From The Week:
by Maura Ewing
A New York farmworker we'll call Juan is hopeful that soon he and his colleagues will have rights already enjoyed by other workers around the country.
Juan, who didn't want to be identified by his real name for fear of losing his job, wants to collectively bargain without fear of employer retaliation. At the top of the list of protections he is seeking are worker's compensation for injuries and paid leave during recovery.
After 15 years of grassroots organizing by farmworkers and labor advocates in New York, the right to collective bargaining may be on the horizon for the state's approximately 60,000 farmworkers.
The New York Civil Liberties Union filed a lawsuit recently against the state and the governor. The advocacy group says denying farmworkers these protections violates the state constitution.
Governor Andrew Cuomo agrees. In a statement, he said that his administration will not fight the lawsuit: "We will not tolerate the abuse or exploitation of workers in any industry. This clear and undeniable injustice must be corrected."
Juan, 26, plants and harvests crops, sometimes by tractor, at an upstate New York vegetable farm. He emigrated from Mexico in 2006 and is undocumented, like about 75 percent of New York's farmworkers, according to the estimates of some outreach workers.
He says he's lucky he hasn't suffered any serious injuries because he's seen how work-related injuries play out for workers without legal protections.
"I've known people who have had serious accidents and couldn't work any more and don't get paid leave or disability," he says. "Many times they're fired because they aren't able to work, or they return to their home countries. Or they start working once they're able, without being paid for lost time."
Katia Chapman, a coordinator at Rural & Migrant Ministry, which has been campaigning for farmworker rights, says her group is not going after serious abuses by farm employers. It's the small incidents that add up, such as docking a few hours of pay or not documenting a work-place injury as worker's comp, thereby erasing a paper trail for later related medical problems.
"It is the daily injustices that the majority of workers are marching for," Chapman says.
Farmworker exclusion from the right to organize dates back to the Jim Crow era, a time when the majority of Southern farmworkers, as well as domestic workers, were black. As a concession to a bloc of Southern lawmakers, President Franklin D. Roosevelt's landmark worker-rights legislation, the Fair Labor Act of 1938, did not afford protections to farmworkers or domestic workers. A similar trade was made the same year when New York lawmakers amended the state constitution to protect only selected workers' rights.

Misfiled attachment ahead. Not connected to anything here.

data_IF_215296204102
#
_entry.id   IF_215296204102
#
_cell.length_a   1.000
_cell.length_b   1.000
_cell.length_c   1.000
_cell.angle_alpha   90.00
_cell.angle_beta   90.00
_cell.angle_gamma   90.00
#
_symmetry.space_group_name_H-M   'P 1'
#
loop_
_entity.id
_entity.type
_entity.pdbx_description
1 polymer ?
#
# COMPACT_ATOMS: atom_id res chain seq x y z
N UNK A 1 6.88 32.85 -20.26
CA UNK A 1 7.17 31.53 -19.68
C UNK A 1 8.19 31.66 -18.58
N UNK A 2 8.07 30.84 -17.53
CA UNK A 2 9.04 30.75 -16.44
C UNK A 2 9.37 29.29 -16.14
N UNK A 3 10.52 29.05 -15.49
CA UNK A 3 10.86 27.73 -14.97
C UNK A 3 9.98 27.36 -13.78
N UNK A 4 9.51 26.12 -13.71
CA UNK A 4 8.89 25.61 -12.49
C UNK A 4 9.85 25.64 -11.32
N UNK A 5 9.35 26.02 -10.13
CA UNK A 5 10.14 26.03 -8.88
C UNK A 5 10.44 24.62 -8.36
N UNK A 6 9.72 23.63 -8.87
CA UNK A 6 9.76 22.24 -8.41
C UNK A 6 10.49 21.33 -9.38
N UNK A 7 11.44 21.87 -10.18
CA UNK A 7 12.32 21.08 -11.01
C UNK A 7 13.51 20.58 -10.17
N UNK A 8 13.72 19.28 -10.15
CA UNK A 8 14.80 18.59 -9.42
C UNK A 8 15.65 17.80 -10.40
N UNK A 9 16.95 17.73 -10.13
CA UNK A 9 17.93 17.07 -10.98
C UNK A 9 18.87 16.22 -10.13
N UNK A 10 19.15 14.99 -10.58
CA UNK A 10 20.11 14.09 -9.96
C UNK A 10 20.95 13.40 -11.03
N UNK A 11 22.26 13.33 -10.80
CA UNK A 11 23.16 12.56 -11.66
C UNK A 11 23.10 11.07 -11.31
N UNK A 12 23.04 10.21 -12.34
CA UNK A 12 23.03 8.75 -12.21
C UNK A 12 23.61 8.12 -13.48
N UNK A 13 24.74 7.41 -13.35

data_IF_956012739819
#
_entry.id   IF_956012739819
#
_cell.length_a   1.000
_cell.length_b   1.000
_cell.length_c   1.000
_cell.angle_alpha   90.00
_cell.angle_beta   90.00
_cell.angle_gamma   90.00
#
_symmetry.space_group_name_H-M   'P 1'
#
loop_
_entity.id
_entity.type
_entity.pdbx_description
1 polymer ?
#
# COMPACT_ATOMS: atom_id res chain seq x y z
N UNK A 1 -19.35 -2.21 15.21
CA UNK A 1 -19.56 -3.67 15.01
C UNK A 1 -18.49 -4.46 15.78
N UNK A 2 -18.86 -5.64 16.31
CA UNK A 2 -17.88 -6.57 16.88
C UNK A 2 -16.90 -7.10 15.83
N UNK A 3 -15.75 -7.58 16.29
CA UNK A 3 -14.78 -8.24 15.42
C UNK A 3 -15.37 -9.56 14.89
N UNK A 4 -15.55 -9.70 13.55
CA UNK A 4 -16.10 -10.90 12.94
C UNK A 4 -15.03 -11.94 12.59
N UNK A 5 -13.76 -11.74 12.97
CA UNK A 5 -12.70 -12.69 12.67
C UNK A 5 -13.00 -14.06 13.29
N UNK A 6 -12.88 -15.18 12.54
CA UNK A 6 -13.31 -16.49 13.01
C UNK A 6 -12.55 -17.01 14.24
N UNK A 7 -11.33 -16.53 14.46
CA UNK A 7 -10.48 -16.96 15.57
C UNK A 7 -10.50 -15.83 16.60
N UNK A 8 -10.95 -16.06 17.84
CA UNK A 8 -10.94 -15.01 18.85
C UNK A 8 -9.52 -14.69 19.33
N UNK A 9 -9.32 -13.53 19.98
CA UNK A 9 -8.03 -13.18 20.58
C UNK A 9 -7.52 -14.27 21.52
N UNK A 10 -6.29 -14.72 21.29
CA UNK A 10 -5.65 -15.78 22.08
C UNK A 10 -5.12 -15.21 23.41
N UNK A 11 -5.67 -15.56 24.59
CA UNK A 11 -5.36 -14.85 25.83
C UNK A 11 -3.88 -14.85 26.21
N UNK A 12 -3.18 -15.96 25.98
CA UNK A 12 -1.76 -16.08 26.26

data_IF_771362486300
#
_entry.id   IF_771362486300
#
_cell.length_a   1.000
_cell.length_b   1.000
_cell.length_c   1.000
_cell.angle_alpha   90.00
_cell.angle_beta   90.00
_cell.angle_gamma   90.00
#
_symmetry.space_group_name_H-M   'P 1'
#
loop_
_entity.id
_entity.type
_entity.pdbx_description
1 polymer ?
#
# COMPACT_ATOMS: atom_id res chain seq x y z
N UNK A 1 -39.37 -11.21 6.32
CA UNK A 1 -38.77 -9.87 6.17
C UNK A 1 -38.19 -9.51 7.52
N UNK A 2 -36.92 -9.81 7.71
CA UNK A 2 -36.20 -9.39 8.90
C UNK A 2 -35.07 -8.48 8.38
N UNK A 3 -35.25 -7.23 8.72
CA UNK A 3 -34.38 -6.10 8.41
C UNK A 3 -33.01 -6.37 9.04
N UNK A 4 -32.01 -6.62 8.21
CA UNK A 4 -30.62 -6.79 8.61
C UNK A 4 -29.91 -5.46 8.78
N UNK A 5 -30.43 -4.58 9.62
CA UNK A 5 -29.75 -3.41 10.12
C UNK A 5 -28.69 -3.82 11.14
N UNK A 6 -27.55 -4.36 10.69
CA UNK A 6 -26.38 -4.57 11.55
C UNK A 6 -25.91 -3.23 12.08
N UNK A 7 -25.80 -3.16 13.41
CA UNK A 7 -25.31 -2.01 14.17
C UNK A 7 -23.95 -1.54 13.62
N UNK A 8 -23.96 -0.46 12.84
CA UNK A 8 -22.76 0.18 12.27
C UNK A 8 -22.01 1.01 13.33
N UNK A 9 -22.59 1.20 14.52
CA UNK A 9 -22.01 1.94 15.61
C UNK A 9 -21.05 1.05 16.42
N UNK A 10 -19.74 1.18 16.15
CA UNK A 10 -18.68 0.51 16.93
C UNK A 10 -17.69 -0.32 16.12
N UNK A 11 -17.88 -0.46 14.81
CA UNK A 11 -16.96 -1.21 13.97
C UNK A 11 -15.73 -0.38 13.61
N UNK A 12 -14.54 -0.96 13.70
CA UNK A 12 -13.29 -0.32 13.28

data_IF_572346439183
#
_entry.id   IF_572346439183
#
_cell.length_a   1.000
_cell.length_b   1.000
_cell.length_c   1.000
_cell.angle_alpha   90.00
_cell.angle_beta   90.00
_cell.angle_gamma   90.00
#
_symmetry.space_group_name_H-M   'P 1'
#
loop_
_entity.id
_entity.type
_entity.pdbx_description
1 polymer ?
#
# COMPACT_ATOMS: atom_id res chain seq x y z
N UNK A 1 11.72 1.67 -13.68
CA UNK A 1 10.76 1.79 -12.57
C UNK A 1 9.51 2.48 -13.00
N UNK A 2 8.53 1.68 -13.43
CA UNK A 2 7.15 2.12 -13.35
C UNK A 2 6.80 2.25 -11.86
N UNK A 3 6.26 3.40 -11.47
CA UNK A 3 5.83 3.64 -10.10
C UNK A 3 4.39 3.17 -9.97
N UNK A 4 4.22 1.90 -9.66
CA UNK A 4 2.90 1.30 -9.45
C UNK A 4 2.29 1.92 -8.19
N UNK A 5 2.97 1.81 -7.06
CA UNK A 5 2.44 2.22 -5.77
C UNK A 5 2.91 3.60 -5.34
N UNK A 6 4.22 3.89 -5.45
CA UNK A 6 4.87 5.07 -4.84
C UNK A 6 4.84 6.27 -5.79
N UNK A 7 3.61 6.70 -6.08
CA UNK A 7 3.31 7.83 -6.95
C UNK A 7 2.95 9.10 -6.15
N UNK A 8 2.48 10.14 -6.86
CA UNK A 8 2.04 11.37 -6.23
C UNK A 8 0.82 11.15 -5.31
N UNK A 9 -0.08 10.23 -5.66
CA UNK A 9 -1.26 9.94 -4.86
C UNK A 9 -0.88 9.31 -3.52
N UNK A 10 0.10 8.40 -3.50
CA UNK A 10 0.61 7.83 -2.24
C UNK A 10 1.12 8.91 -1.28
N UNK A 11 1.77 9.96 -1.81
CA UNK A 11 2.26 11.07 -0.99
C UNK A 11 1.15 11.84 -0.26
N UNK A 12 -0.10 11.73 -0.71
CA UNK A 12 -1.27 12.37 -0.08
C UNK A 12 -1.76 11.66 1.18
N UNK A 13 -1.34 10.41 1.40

The racist policy lives on, but today it is predominantly immigrant workers who are excluded from legal protection. According to data from the National Agricultural Worker Survey, as of about five years ago, 71 percent of the country's 1.1 million farmworkers are foreign born, and 48 percent are not legally authorized to work here.
"Part of the reason this has gone on for so long is that people think that their exclusion [from unions] has something to do with immigration, when really it doesn't at all. That's been a canard that has really obscured the issue," says Ujala Sehgal, a spokesperson for the NYCLU.
There are no legal reasons undocumented workers can't join unions, but confusion around that fact is common in industries where the right to organize is protected, says Jose Oliva of the Food Chain Workers Alliance, a national coalition of workers' rights groups.
"It's a recurring theme for a lot of our members. A lot of workers who are interested in joining a union will call us and ask us all these questions about, 'Is it legal?'" he says.
Undocumented workers also fear that they could be fired at any time — a fear that is sometimes reinforced by employers who threaten deportation, Oliva says.
Juan has never been threatened, but says he has heard employers make this threat many times to workers who complain. "If there's a problem or an accident, they'll say they'll call immigration," he says.
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